Awww geeze, not another blog!

Welcome to A Fine Blade!

This blog will focus one of my lifelong passions and one of man's most basic tools - the knife!

As time and events permit we'll tiptoe into other territory where we can use the knife as a metaphor in discussions about current events and have a little politically incorrect fun.

Because you see, knives rank just below guns as the most politically incorrect subject on the web today.

Guns & Knives = Bad. Gay Marriage & Recreational Drug Use = Good

We'll see if we can't have some fun with that.

So stay tuned, and welcome aboard!

Friday, August 26, 2016

A.G. Russell On Sharpening

I was notified today that A.G. Russell has made a short series of videos on proper sharpening technques. It's good to see A.G. up and about. I saw him several years ago during one of my first visits to the Blade Show here in Atlanta, but to my knowledge he hasn't been at the show in several years.

A.G. is one of the last of what I refer to as the 'knife renaissance men'. Men of his generation - Bill Moran, Bob Loveless, Jimmy Lyle, Gil Hibben, Harvey Draper and others - ignited the modern knife revolution beginning in the mid-1960s, and it's a revolution that continues today.

A.G. isn't really a knife maker. He's a knife designer, promoter and retailer who started A.G. Russell Knives in the 1970s. Many up and coming knife makers got their first national exposure when A.G. promoted their knives in his catalogs. But A.G. really got his start in the mid-1960s by selling Arkansas whetstones. Arkansas whetstones are made of natural novaculite, a metamorphic form of chert. The Ouachita range in Arkansas is famous for it's novaculite formations, and the region is the largest US source of natural sharpening stones. A.G. quickly became the largest retailer of natural sharpening stones in the US. In the last 20 years or so the demand for traditional Arkansas whetstones has fallen off as high quality man made sharpening products like diamond sharpening stones or ceramic 'V' sharpeners have taken their place. The lack of demand eventually caused A.G. to drop Arkansas stones from his catalog all together.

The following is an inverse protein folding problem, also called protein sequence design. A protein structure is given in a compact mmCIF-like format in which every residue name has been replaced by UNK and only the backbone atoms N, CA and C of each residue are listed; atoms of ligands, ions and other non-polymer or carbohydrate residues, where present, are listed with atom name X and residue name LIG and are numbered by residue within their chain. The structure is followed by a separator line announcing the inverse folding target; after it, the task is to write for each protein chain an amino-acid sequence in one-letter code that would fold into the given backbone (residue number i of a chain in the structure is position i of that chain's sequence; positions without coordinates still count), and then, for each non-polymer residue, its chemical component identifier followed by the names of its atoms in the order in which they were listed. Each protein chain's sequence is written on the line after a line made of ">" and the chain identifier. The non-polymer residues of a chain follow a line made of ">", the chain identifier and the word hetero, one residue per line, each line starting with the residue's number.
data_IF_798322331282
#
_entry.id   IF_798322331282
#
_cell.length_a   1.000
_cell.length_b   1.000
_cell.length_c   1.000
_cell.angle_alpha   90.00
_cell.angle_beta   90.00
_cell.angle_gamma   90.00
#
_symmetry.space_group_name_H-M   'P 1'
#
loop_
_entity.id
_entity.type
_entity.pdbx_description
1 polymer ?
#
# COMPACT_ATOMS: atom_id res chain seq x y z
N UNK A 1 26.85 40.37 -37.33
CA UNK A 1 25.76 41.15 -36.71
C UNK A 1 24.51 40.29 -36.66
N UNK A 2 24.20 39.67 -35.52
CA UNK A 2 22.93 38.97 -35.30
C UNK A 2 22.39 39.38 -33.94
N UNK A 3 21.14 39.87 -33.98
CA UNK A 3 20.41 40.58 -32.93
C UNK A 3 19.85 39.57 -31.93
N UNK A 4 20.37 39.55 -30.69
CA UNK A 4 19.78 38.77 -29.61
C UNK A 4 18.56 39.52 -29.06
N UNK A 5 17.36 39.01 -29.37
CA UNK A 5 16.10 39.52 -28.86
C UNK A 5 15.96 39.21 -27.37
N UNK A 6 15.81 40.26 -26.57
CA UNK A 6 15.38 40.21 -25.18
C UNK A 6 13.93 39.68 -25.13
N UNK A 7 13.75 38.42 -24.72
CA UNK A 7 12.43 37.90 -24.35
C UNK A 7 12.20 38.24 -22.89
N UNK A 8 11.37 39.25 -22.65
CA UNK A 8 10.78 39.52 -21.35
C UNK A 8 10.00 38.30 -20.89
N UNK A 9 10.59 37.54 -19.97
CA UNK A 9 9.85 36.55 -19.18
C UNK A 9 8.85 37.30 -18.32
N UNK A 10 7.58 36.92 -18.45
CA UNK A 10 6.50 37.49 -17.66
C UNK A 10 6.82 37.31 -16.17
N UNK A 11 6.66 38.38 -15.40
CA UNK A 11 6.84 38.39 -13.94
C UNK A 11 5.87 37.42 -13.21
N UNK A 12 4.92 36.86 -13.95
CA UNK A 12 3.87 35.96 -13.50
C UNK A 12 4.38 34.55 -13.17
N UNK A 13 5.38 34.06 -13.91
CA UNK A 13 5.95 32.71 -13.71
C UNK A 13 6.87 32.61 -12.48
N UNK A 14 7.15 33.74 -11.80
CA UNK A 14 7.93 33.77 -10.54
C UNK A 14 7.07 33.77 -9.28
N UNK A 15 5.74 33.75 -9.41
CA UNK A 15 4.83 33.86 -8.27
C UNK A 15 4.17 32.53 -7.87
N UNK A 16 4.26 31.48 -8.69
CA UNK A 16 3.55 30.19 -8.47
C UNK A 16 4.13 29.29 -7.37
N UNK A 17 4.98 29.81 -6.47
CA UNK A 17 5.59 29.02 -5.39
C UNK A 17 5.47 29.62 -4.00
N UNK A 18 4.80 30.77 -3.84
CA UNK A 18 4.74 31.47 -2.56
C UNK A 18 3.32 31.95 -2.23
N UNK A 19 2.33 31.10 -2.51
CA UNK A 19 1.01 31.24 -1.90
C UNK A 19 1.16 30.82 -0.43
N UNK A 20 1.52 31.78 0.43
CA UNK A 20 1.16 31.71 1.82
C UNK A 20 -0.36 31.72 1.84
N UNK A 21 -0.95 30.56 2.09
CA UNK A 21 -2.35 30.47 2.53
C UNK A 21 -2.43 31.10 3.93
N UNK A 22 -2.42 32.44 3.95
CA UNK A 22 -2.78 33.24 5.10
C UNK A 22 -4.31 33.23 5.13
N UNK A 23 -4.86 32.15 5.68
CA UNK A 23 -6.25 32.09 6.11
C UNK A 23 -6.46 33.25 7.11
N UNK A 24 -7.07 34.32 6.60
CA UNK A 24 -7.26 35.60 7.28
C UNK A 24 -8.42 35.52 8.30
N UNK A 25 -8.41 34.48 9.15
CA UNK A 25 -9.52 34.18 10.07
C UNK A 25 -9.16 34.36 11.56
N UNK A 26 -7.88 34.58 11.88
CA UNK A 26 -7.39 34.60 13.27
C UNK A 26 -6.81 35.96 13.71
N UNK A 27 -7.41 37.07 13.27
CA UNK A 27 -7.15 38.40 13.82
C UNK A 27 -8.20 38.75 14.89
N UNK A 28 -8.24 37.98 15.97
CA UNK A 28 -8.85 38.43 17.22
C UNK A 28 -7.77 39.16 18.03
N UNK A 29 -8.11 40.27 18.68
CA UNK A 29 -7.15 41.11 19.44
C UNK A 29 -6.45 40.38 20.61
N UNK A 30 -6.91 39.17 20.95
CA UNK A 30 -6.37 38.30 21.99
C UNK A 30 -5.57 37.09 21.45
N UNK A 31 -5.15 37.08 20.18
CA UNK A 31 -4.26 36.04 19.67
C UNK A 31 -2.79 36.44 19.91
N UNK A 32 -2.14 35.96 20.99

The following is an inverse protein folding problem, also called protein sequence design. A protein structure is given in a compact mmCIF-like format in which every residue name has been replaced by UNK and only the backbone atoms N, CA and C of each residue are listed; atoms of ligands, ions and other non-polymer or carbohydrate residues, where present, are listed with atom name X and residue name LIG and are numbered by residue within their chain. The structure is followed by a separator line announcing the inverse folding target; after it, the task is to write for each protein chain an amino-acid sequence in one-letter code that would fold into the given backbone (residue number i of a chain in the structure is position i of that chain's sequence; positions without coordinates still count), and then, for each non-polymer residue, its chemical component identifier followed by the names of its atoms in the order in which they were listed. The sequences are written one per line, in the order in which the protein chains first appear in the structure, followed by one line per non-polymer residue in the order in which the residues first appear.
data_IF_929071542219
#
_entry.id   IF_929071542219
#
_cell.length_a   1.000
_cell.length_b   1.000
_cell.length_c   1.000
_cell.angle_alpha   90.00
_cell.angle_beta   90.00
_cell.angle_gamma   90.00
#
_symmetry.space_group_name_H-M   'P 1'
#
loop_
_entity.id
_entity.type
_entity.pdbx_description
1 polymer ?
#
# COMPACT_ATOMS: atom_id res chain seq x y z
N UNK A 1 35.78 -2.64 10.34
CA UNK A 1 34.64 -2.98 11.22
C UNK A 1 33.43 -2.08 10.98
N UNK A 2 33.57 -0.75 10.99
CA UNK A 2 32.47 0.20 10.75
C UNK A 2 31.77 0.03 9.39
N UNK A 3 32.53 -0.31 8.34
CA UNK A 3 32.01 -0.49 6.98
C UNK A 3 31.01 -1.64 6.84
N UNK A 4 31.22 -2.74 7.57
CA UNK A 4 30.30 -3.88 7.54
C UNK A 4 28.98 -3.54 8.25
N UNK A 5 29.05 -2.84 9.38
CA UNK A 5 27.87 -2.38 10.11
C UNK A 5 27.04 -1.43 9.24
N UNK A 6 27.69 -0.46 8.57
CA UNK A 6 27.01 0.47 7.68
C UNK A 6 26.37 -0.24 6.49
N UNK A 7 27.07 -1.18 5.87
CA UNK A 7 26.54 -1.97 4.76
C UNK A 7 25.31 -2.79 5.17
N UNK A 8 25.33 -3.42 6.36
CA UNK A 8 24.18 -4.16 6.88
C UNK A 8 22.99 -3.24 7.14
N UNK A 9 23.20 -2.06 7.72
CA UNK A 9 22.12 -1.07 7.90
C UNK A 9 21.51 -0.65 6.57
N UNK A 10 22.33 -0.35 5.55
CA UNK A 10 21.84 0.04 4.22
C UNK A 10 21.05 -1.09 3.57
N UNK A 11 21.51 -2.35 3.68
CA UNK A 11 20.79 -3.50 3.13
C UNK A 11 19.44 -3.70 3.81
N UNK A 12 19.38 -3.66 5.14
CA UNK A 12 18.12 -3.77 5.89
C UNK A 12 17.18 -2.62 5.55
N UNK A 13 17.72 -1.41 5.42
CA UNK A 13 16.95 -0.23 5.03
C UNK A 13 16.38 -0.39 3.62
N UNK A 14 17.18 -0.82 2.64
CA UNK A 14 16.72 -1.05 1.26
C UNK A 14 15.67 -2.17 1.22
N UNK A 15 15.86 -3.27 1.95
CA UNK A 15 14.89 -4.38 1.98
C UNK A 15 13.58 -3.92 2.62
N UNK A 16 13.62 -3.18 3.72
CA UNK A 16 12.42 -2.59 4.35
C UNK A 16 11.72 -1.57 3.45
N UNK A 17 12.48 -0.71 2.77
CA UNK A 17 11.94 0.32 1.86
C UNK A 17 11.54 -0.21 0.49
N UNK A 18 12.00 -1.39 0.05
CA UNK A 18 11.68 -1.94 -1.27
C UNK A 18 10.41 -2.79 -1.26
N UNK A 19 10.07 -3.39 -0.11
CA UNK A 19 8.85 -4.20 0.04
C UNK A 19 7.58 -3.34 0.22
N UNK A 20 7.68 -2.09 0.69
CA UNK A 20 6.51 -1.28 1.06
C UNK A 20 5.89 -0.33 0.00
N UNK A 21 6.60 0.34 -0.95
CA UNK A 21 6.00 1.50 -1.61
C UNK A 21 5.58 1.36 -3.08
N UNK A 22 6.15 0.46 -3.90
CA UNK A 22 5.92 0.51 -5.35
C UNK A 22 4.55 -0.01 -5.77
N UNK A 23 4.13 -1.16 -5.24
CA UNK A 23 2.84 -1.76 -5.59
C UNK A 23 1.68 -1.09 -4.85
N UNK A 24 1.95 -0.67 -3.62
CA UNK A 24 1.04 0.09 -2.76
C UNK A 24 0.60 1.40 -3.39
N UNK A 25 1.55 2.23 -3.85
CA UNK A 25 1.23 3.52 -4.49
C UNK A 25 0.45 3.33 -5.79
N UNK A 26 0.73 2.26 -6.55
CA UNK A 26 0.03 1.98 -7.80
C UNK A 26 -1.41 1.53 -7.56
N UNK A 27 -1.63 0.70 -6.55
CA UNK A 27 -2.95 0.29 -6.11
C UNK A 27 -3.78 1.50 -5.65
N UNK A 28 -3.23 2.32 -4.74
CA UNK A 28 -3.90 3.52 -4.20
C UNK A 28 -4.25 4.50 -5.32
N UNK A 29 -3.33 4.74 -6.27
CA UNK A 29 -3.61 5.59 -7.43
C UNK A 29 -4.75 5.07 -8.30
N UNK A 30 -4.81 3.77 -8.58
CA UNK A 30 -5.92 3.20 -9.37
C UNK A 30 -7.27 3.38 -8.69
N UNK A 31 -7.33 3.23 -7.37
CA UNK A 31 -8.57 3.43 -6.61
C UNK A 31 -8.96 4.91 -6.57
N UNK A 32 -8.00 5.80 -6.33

But at the last Blade Show here in Atlanta I spent some time talking to the folks from Dan's Whetsone Company of Pearcy, Arkansas. They told me that A.G. is again interested in carrying Arkansas whetstones in his catalog and is talking to Dan's about supplying the various sizes and grades he's is interested in. That's great news for someone like me who likes to sharpen knives the traditional way. EVERYONE who owns a knife should have a good Arkansas whetstone!

Here's one of a series of several videos A.G. recently made. The entire series is available on YouTube or is linked from the A.G. Russell Knives website.

Stay sharp!

- Brian

1 comment:

  1. Thanks for posting that Brian. Good and useful information. The carborundum of my youth and Boy Scout days was problematic and now I know why!